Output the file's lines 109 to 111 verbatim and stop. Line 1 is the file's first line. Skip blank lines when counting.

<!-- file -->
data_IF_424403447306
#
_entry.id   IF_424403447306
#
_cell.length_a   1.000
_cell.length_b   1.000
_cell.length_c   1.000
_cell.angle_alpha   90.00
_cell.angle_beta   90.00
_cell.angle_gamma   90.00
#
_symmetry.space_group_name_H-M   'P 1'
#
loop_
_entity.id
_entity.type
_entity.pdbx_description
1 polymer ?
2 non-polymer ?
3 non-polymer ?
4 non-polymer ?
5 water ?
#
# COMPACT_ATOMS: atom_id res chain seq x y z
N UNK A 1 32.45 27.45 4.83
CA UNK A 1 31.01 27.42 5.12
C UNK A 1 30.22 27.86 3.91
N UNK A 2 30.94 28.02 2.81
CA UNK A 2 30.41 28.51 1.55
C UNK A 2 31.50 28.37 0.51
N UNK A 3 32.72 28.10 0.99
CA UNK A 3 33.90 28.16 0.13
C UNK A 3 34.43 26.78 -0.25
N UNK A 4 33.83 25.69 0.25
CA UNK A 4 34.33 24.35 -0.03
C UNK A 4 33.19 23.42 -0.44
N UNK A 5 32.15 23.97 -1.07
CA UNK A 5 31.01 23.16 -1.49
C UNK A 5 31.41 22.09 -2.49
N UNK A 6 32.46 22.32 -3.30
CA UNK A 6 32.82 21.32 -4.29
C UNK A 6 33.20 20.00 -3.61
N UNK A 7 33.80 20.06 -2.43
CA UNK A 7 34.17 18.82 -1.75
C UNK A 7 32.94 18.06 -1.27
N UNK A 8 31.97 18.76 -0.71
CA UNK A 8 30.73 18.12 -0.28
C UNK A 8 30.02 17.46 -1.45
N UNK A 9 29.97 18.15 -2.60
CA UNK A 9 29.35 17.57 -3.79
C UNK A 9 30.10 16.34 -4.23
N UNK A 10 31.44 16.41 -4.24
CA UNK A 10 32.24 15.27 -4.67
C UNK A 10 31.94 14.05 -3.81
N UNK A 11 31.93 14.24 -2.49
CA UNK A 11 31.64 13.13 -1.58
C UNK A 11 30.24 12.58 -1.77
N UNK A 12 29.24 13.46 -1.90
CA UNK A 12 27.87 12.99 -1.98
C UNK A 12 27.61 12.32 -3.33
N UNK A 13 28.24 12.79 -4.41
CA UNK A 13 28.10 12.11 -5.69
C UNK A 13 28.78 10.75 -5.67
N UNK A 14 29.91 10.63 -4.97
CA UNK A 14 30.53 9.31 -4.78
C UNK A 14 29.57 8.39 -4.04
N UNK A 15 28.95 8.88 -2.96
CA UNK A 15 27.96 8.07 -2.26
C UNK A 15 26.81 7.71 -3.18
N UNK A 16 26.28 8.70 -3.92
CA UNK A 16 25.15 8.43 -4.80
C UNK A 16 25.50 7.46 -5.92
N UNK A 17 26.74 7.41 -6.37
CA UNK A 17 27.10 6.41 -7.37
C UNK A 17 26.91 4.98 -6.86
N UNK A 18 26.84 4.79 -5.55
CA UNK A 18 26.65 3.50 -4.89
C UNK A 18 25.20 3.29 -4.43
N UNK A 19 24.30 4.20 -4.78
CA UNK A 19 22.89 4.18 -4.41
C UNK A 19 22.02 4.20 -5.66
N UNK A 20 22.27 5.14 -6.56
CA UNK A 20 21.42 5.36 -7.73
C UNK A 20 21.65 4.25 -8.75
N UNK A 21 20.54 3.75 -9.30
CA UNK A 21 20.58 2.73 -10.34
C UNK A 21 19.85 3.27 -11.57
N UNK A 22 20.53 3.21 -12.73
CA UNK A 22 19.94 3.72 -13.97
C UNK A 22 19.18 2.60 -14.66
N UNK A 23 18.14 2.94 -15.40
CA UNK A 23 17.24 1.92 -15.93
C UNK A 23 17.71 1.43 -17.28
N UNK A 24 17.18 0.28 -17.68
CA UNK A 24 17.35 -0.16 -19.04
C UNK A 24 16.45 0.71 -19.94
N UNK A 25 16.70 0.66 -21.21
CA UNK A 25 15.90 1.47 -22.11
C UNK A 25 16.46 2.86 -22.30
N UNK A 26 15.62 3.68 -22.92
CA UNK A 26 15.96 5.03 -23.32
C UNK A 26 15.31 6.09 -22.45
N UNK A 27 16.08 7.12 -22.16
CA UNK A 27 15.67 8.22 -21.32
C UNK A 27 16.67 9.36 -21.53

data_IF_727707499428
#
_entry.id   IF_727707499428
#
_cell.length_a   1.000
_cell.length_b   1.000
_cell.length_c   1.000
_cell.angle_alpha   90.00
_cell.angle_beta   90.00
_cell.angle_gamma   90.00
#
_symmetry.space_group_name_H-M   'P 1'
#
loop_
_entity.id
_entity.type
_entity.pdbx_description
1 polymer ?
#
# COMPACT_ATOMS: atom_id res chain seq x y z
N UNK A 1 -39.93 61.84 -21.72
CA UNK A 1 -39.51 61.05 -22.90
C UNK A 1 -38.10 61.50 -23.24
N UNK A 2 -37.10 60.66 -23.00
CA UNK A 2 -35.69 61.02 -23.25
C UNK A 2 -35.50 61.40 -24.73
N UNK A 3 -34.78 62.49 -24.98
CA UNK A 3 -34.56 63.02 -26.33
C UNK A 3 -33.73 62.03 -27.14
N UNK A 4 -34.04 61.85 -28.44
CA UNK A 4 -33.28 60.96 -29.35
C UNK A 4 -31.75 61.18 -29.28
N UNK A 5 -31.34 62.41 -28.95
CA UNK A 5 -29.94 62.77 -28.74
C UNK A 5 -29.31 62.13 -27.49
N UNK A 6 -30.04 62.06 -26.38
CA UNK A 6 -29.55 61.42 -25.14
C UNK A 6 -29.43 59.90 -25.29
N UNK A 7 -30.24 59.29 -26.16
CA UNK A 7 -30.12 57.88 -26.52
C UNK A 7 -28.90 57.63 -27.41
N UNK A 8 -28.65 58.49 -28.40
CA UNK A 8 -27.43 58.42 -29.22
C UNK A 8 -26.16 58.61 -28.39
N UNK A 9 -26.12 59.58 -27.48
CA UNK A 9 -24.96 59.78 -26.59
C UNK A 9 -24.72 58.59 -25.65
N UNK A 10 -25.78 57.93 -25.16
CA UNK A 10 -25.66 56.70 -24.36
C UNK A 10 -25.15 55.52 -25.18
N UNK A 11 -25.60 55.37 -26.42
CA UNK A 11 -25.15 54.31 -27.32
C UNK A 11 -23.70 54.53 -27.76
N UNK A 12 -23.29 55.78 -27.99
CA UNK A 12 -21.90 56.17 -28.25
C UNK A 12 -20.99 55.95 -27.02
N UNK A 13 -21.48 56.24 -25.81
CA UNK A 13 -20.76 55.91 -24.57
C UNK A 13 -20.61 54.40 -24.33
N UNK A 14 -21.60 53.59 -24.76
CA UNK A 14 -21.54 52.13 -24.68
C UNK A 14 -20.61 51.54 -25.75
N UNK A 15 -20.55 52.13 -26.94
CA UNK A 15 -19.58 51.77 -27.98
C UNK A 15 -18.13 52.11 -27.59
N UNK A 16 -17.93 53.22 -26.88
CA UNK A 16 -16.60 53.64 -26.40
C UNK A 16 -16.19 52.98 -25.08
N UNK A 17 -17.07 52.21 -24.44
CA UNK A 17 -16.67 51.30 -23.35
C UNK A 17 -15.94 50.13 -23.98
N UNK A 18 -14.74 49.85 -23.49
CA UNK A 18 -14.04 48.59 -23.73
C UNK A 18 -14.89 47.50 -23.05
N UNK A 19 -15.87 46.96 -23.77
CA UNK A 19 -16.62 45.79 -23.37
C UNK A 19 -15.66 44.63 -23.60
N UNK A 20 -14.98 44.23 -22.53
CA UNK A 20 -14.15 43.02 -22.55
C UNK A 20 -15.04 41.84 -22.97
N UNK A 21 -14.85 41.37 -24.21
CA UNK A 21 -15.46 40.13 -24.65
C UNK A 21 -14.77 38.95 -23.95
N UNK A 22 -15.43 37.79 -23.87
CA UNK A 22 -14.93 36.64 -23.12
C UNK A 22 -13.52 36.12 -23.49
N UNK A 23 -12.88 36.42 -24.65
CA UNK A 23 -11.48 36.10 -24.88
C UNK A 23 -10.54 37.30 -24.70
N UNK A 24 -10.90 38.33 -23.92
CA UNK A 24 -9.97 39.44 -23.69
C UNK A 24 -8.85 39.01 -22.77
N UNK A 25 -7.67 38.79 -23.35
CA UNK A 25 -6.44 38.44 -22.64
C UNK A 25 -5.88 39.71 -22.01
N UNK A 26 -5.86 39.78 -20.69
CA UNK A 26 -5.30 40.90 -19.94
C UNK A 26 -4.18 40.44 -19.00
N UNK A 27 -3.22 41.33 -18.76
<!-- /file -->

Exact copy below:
#
_cell.length_a   1.000
_cell.length_b   1.000